Uncharted Territory: Doctor's Appointments in the Time of COVID-19
The following recommendations are based personal experience. For questions or concerns regarding health, please consult a doctor or medical professional.
Getting rare disease care has never been easy, but with the coronavirus outbreak — a new viral strain in the coronavirus family — it has become even harder. Clinics are closing, surgeries are being rescheduled and long-awaited appointments are being postponed.
Many of you may have had things canceled or postponed. As disappointing as this is, it is important to realize this is being done to help our medical system handle the coronavirus outbreak from a logistic point, while also trying to optimize your safety as well.
Your doctor, their clinic and/or hospital will be following recommendations by the CDC (Center for Disease Control) and ACS (American College of Surgeons) along with careful consideration of your specific medical case to decide what can and should be rescheduled.
Our doctors were struggling to survive in a broken medical system before, but now they are entering the totally unchartered territory of providing medical care during a pandemic. The medical system is being stressed beyond anything that it has ever encountered and so are our doctors and other healthcare workers.
Respect and understanding of what our doctors, NPs, PAs and clinic staff, nurses and entire hospital staff including technicians are dealing with will go a long way in helping us to respond with compassion and patience.
As a patient advocate, I wanted to provide some ways you can help:
1. Evaluate appointments, procedures and surgery on urgency and necessity.
Questions to think about and discuss with your doctor to help decide if things need to be done now or if they can be postponed.
- Is this needed now? Or is it safe to wait?
- What additional risk is there if we wait? Does the length of the wait matter?
- Does the facility have the capacity for it?
- What is the risk of being in the facility?
- Are there patients with COVID-19 being treated in the facility?
- What is the risk to you if you were to contract COVID-19?
- What impact would that have on the facility capacity? Would you likely be hospitalized and require increased care?
2. Change in-person appointments to telehealth or remote appointments.
- Many offices are closed or running with remote or limited staff.
- Doctors are being encouraged to offer telehealth or remote appointments to limit exposure and need for personal protective equipment (PPE).
- If your doctor doesn’t offer this option, ask if you can do a phone appointment to cover any urgent or critical issues.
- Ask if you can send a summary document for the appointment prior to meeting with your doctor. This will allow you to share the most important information clearly and concisely, plus help set the agenda for the appointment.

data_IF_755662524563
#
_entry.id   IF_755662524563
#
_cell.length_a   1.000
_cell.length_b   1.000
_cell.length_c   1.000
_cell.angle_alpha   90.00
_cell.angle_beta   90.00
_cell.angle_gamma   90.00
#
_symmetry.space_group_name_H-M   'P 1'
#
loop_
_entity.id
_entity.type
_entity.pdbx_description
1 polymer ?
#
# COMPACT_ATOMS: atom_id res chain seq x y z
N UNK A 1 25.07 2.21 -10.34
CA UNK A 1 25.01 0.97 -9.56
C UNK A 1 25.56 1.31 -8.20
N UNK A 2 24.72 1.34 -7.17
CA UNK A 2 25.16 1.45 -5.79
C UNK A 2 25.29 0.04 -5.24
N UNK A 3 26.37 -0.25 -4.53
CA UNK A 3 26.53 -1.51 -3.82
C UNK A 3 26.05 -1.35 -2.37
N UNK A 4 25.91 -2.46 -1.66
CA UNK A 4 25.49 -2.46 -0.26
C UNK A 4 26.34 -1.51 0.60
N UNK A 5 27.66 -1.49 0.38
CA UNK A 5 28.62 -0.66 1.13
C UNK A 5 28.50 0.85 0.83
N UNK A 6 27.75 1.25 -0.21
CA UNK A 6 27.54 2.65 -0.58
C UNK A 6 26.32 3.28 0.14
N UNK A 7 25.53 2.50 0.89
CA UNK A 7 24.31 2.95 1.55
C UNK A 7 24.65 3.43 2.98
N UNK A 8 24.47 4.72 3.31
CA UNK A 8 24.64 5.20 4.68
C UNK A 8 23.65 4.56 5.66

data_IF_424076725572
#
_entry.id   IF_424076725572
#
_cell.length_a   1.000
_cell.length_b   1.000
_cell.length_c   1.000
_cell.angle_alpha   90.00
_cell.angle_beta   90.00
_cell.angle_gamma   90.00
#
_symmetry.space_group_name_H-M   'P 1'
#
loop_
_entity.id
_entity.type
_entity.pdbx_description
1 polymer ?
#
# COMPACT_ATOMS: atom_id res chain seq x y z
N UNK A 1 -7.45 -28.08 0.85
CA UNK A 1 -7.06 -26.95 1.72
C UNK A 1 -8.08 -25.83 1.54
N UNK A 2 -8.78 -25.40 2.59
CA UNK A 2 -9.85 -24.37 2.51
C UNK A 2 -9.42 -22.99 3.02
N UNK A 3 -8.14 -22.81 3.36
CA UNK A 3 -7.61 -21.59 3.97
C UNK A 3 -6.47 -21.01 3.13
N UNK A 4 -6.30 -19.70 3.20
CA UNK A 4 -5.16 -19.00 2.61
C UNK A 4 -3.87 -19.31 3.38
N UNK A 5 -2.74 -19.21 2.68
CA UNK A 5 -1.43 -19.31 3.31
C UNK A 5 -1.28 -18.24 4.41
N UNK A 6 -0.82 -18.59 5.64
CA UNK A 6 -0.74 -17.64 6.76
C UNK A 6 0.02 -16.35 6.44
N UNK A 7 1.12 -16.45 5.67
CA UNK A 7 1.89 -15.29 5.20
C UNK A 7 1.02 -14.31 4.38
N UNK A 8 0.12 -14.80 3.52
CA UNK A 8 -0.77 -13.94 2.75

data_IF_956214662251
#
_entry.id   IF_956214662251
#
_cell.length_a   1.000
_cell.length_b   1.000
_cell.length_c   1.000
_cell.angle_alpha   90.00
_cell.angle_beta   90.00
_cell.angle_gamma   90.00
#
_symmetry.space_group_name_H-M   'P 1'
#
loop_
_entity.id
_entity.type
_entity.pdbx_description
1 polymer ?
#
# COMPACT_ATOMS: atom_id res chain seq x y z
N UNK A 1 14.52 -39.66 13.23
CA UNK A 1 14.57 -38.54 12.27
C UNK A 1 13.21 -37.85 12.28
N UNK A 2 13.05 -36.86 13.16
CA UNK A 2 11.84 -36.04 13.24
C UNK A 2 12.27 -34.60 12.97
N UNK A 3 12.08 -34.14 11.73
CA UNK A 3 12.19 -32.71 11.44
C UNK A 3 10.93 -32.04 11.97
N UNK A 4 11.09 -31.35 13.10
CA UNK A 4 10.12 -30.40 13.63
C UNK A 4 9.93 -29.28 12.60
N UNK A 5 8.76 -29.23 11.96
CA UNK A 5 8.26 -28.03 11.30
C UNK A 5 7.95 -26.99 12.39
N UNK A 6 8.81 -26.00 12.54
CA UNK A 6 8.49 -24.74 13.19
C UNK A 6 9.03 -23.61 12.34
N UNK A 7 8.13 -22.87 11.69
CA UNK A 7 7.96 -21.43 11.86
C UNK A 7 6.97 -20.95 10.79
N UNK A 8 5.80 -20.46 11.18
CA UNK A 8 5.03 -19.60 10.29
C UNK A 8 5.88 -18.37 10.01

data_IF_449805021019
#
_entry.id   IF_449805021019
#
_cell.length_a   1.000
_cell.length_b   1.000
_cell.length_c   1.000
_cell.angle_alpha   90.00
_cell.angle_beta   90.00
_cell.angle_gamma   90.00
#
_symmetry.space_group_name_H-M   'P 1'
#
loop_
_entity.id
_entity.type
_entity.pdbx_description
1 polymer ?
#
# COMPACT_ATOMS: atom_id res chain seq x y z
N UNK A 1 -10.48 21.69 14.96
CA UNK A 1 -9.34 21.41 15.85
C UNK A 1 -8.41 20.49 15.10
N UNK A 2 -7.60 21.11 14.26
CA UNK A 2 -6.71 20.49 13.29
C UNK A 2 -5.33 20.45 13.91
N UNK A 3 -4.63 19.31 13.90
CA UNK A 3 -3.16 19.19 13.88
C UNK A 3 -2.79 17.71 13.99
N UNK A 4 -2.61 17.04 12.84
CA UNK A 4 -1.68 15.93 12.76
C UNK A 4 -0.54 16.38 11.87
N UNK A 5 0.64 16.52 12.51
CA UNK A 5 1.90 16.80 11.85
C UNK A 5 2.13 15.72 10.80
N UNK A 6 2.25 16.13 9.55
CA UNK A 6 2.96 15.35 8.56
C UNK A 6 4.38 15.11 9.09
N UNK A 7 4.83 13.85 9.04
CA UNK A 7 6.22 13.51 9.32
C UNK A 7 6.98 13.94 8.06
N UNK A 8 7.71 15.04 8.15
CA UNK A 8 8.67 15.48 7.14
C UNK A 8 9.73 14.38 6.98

- Recording the appointment can be helpful but ask permission, explaining it is hard to catch everything over the phone. Be aware that some states require both parties to consent to be recorded.
- After the appointment, write up a summary of what you understand was discussed and decided, ask your doctor to agree or give feedback on the summary. You can send it via MyChart which gets it entered into your medical record as well.
- Remember to ask if there are special considerations for you in terms of COVID-19 and if your doctor is willing to share their phone number in the event that their expertise is needed for your care.
3. Take a strategic approach to your health care needs
- With many offices closed or short-staffed, it is important to be respectful and purposeful with communication and requests.
- Remember that this situation is new to all of us, including our doctors and their staff so we will be learning as we go.
- Medication refills and requests should be made early and may take extra time to be filled. Some insurance companies are approving 90-day refills due to the pandemic which also lessens the burden on the doctor’s office.
- Think ahead to what you might need in the next couple of weeks, as things are likely to get busier.
- If you are high risk or may have complications from your rare disease(s), politely requesting your doctor’s or specialist’s phone number in case of emergency is reasonable. Without the formal structure of the clinics and offices, it may be very challenging to get in touch with them in a timely manner later on.
- Communication through MyChart will give your doctor the ability to respond in their time frame and from places other than the office.
- If it is urgent and you need to speak to your doctor immediately, call their office. You may need to follow directions on how to contact them in an alternate way if the clinic is closed.
I know this is a scary time for all of us but if we work together, with patience and compassion, we can get through it together.
The CDC has recommendations for inpatient and outpatient facilities that can be found here: Interim Guidance for Healthcare Facilities: Preparing for Community Transmission of COVID-19 in the United States
The American College of Surgeons (ACS) has recommendations here: h-19: Guidance for Triage of Non-Emergent Surgical Procedures and COVID-19: Recommendations for Management of Elective Surgical Procedures.
Concerned about coronavirus? Stay safe using the tips from these articles:
- Which Face Masks Prevent Against Coronavirus?
- How to Make Your Own Hand Sanitizer
- 8 Soaps You Can Use to Help Prevent the Spread of Illness
- Coronavirus and Chronic Illness: What You Need to Know
- 10 Face Masks People With Chronic Illness Recommend
This post originally appeared on Healing Hugs Haven.
Photo provided by contributor